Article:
The finished product was a tidier and more functional bow

The finished product was a tidier and more functional bow

This proved to be one of the more enjoyable projects I’ve undertaken, and I felt a real sense of satisfaction the first time I pressed the button and the chain rattled happily around the gypsy as the anchor made its way to the surface. To aid the anchor’s progress up and over the roller I installed a Quickline swivel. In the process of this upgrade I also tidied up the foredeck, getting rid of the teak baseplates and having the bow roller welded to the stainless steel bow plate that had held the original roller. All round, this was a huge improvement in both functionality and appearance. If I have all 70 feet of chain out—which I do most of the time, now that I don’t have to sweat it up by hand—I just cleat the rode off. I also have a 20ft nylon snubber with a chain hook on one end that I’ll use if I’m staying put for any length of time.

It took a few years, but I eventually ended up with an anchor set-up that is ideal for 90 percent of scenarios. I’d have liked a second bow roller, and maybe I should have gone for the rope capstan on the windlass. Still and all, it’s a joy to use, which means it gets used often!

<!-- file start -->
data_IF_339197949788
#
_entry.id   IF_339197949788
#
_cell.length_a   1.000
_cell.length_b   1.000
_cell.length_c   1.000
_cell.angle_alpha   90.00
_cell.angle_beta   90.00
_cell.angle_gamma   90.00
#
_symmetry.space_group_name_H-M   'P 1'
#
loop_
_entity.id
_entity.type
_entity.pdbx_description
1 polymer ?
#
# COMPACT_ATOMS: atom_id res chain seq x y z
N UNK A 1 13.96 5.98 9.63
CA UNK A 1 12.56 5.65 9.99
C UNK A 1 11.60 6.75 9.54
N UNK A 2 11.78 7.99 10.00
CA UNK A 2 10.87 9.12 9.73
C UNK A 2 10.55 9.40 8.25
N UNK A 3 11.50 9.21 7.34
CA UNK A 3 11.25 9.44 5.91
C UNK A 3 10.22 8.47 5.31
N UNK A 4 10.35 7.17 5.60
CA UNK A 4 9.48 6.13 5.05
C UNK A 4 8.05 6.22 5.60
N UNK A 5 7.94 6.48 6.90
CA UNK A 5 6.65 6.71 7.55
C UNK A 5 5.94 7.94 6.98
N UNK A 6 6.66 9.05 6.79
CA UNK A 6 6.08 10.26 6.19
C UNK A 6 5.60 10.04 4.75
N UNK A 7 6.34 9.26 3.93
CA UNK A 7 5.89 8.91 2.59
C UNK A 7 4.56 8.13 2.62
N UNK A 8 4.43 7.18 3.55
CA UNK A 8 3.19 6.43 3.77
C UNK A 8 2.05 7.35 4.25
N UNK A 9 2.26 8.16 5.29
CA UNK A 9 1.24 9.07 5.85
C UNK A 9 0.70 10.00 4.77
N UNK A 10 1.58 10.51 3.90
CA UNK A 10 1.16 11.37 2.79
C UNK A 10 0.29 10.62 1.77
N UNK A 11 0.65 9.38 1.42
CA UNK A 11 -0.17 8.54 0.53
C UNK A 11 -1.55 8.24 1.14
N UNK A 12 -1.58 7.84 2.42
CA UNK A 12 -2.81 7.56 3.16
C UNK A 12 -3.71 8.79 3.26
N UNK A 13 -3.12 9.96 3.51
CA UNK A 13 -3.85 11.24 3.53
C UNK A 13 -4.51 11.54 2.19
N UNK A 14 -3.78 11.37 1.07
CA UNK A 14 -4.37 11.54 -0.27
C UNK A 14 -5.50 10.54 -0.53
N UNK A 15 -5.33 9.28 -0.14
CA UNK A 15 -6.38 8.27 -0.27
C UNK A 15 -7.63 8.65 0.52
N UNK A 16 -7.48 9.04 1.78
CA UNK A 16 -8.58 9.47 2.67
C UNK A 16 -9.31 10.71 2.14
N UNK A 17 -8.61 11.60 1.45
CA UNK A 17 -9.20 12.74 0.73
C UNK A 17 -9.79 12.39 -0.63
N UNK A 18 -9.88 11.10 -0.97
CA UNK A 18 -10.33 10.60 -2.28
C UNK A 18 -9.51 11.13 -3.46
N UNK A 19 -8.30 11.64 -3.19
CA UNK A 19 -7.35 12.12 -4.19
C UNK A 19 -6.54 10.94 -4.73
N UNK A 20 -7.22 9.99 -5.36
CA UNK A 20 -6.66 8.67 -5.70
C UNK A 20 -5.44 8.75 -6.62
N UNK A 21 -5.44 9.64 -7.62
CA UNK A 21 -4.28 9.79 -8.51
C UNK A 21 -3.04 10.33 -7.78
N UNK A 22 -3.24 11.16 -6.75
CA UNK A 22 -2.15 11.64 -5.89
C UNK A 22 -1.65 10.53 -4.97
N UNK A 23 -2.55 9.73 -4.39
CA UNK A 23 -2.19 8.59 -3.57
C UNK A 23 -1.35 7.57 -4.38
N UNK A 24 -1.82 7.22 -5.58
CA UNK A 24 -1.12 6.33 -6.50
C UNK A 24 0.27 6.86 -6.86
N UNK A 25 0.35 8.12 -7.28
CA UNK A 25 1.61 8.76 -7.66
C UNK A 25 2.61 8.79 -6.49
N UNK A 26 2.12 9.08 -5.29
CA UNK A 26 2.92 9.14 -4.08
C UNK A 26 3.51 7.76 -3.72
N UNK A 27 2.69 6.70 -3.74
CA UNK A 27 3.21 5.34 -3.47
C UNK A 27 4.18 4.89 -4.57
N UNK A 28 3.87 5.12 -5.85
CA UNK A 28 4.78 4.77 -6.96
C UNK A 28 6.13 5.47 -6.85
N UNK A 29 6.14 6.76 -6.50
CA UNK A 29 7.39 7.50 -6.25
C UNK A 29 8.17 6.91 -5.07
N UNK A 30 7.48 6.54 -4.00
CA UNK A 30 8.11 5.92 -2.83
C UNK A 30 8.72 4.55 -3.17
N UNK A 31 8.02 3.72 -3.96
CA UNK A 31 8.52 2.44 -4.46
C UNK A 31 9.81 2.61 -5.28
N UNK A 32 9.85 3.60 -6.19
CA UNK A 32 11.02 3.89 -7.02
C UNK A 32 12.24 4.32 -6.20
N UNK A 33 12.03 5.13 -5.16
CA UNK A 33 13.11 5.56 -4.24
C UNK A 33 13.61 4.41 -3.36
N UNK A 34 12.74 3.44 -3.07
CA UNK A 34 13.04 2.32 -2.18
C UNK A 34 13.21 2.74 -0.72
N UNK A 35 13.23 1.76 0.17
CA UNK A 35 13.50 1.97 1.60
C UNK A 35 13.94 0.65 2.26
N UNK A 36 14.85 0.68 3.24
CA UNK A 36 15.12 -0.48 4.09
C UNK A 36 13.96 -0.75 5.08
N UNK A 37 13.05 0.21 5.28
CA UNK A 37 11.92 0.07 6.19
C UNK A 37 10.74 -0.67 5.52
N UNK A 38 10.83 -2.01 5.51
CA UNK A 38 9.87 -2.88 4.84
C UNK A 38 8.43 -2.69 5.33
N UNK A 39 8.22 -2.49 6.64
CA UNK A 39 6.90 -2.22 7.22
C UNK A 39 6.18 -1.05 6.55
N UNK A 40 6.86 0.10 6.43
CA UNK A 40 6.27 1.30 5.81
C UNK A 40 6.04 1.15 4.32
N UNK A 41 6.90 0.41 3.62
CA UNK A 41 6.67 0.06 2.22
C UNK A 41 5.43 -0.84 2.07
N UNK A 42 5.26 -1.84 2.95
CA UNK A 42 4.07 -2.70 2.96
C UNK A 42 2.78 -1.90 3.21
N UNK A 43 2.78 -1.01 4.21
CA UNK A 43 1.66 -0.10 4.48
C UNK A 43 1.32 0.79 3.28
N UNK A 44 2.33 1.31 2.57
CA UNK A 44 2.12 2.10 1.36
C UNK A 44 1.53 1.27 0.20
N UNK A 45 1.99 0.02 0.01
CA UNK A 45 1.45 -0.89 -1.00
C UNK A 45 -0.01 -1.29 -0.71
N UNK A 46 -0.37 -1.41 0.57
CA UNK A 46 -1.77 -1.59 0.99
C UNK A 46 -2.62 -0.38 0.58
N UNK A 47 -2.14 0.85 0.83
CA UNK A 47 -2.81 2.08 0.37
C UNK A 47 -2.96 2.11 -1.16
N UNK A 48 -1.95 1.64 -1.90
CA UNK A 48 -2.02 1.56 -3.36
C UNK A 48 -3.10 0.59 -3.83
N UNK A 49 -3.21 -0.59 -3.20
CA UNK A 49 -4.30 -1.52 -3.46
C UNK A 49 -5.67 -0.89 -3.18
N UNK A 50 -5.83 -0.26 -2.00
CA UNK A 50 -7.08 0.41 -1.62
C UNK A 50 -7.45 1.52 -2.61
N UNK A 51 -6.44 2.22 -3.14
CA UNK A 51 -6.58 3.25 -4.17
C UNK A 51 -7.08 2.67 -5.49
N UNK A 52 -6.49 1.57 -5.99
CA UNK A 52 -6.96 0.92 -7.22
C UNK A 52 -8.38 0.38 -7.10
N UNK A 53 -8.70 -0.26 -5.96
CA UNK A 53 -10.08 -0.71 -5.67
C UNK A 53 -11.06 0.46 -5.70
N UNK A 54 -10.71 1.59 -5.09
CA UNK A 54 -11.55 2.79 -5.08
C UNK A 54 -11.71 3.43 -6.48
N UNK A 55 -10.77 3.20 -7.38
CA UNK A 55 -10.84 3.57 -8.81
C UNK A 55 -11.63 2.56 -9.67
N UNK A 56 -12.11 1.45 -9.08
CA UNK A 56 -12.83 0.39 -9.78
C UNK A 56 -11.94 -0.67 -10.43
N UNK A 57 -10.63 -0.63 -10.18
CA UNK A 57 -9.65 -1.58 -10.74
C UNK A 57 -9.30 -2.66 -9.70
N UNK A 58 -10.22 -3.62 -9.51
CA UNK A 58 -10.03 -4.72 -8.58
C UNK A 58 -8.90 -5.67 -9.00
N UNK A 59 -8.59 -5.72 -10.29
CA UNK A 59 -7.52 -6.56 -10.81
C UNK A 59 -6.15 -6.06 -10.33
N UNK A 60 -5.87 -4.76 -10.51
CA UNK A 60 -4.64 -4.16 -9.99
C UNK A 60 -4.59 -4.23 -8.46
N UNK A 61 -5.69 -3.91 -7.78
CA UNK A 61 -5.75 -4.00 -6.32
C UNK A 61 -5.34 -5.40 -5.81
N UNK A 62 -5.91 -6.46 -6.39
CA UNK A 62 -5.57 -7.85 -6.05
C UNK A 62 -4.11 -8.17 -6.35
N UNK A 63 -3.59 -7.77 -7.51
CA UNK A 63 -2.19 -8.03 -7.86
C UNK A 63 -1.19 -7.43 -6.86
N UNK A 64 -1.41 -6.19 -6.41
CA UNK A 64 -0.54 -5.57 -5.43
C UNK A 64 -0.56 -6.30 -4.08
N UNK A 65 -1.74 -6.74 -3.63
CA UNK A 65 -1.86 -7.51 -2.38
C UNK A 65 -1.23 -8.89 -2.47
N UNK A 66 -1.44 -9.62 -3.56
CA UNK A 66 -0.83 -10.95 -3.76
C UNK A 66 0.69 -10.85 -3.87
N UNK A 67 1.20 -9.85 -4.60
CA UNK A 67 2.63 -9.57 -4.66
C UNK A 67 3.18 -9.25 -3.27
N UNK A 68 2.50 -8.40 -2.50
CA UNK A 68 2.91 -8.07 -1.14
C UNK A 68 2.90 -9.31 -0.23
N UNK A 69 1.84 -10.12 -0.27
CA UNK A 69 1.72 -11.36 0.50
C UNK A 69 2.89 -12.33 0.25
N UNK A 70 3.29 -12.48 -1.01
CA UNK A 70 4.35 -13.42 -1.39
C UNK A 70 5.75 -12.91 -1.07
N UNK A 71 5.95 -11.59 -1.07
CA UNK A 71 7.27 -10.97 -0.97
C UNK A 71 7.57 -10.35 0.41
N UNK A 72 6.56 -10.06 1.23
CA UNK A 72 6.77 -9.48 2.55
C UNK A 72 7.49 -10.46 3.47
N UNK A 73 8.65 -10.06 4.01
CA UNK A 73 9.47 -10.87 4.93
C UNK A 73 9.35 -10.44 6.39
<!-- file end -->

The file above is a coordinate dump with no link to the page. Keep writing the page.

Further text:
Photos by Peter Nielsen

Related

TOTW_PromoSite

SAIL's Tip of the Week

Presented by Vetus-Maxwell. Got a tip? Send it to sailmail@sailmagazine.com Check the waypoint  Most errors with GPS and paper chart navigation are caused by the operator punching in the wrong numbers or plotting the lat/long incorrectly. The surest way to double-check a ...read more

Furlex-Electric

Gear: Seldén’s Furlex Electric

Furl Power Seldén’s Furlex Electric offers an easy path into the world of sweat-free headsail furling. The compact unit can be retrofitted to an existing manual Furlex unit or installed as a replacement for whatever you’ve got now. Its DC-DC converter accepts your boat’s 12V or ...read more

11_DSC8423Tom-Zydler

Cruising: Nova Scotia

There’s a unique cruising ground that combines access to urban locations with easy escapes to wilderness and nature. Its native people may be the friendliest on the east coast of North America. Its coastline runs 250 nautical miles in a straight line, but that should be ...read more

01-LEAD-shutterstock_727849660

Boat Monitoring System

Boat Oversight In a world where you can track your friends’ locations in real time and stream yourself live on the internet, it should come as no surprise that you can also keep a close eye on your boat from the comfort of home. In fact, not only is there a plethora of options ...read more

pilot_saloon_42-_en_navigation_11

Boat Review: Wauquiez Pilot Saloon 42

Old salts grouse about modern aesthetics. It’s just what they do, and the hard lines and spartan interiors of today’s production boats give them many reasons to complain. French builder Wauquiez, however, seems to consistently be able to marry contemporary elements with ...read more

JuneWaterlines

Sights and Stories Cruising the Caribbean

Though I hate to think of myself as a “disaster tourist,” I can’t deny one of the things I was most curious about as I sailed south last fall to visit St. Martin, the Virgin Islands and Puerto Rico was how much hurricane damage I would see. I’m sure no one needs reminding that ...read more